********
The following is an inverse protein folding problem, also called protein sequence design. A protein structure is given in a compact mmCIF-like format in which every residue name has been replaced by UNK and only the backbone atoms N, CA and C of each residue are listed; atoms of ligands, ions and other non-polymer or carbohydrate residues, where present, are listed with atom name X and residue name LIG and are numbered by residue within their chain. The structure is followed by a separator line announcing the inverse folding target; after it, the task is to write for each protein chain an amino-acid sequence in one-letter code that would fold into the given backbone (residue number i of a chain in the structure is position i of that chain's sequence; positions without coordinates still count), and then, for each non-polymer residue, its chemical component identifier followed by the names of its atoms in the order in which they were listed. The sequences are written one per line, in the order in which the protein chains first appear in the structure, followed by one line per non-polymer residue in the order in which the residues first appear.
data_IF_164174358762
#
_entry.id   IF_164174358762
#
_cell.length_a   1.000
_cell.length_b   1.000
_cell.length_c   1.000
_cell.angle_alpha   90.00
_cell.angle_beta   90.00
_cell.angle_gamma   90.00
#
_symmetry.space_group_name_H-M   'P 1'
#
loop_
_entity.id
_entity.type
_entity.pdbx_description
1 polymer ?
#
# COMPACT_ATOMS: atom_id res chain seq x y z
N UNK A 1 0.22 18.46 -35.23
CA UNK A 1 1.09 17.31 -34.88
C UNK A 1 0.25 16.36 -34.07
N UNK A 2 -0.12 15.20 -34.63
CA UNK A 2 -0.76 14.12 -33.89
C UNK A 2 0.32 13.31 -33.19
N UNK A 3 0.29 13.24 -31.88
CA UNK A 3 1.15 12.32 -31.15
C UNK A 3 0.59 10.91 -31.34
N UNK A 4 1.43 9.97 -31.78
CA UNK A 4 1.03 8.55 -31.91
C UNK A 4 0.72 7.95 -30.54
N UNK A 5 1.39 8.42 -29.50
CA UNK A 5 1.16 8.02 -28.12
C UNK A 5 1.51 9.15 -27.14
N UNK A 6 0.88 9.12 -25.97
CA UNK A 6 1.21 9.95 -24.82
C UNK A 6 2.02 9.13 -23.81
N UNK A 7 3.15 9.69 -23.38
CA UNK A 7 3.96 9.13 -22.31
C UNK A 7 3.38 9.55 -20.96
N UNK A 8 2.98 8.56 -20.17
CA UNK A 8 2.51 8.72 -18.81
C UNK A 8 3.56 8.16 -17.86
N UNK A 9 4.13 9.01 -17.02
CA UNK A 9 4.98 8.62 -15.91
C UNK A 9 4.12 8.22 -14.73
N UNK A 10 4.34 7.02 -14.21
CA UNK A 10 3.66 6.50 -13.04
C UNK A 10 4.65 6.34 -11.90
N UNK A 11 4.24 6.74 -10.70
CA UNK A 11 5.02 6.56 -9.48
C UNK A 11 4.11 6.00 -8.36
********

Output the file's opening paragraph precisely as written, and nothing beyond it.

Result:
The following is an inverse protein folding problem, also called protein sequence design. A protein structure is given in a compact mmCIF-like format in which every residue name has been replaced by UNK and only the backbone atoms N, CA and C of each residue are listed; atoms of ligands, ions and other non-polymer or carbohydrate residues, where present, are listed with atom name X and residue name LIG and are numbered by residue within their chain. The structure is followed by a separator line announcing the inverse folding target; after it, the task is to write for each protein chain an amino-acid sequence in one-letter code that would fold into the given backbone (residue number i of a chain in the structure is position i of that chain's sequence; positions without coordinates still count), and then, for each non-polymer residue, its chemical component identifier followed by the names of its atoms in the order in which they were listed. The sequences are written one per line, in the order in which the protein chains first appear in the structure, followed by one line per non-polymer residue in the order in which the residues first appear.